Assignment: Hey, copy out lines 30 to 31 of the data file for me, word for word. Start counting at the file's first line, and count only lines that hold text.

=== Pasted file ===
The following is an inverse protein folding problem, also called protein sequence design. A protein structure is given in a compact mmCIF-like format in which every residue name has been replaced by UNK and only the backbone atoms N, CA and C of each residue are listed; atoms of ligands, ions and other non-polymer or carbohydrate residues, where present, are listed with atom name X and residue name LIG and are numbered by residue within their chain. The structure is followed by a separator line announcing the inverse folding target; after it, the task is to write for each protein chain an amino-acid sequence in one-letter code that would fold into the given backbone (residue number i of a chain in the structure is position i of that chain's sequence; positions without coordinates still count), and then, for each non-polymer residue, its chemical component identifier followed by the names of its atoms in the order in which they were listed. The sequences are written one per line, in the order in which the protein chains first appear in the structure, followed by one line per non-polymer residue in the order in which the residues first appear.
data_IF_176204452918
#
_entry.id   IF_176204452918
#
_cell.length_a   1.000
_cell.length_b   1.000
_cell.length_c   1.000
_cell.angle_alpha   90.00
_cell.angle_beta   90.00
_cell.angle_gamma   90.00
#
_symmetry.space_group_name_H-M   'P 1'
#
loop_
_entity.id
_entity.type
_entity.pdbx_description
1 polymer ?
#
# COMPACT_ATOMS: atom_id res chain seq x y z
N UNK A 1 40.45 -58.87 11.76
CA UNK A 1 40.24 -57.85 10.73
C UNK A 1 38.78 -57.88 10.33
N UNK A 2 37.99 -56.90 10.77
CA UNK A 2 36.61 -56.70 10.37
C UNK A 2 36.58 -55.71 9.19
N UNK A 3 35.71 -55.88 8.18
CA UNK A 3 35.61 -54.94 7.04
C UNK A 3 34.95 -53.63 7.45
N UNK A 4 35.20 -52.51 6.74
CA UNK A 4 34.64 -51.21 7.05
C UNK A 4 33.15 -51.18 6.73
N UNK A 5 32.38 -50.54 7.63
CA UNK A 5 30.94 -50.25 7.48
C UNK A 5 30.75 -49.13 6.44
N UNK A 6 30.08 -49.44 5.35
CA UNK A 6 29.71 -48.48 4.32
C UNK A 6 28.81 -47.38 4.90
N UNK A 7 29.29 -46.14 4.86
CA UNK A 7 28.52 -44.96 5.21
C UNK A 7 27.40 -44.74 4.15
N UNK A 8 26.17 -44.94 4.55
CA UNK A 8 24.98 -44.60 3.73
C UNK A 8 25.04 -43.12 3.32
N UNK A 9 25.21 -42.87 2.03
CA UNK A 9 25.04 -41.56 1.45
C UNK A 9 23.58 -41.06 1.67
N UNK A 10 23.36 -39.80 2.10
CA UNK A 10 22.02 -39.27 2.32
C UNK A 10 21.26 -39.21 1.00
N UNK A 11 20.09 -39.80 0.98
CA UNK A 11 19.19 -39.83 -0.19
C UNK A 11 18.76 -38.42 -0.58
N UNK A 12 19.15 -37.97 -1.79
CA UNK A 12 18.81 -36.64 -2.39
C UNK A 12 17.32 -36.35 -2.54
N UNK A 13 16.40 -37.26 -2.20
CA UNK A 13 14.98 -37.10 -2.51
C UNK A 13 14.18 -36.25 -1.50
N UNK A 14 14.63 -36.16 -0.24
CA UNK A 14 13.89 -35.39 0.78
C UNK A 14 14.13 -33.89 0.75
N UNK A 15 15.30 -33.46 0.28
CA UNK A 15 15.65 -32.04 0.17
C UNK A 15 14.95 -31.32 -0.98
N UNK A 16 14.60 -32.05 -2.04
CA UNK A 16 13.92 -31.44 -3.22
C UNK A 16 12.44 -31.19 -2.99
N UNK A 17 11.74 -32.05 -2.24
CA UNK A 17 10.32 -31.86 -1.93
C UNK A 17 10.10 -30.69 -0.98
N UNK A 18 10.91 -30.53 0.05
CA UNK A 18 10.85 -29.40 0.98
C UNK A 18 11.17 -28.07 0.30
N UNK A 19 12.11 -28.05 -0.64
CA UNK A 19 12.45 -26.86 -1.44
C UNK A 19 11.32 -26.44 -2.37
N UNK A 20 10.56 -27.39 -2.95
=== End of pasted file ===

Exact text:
C UNK A 3 34.95 -53.63 7.45
N UNK A 4 35.20 -52.51 6.74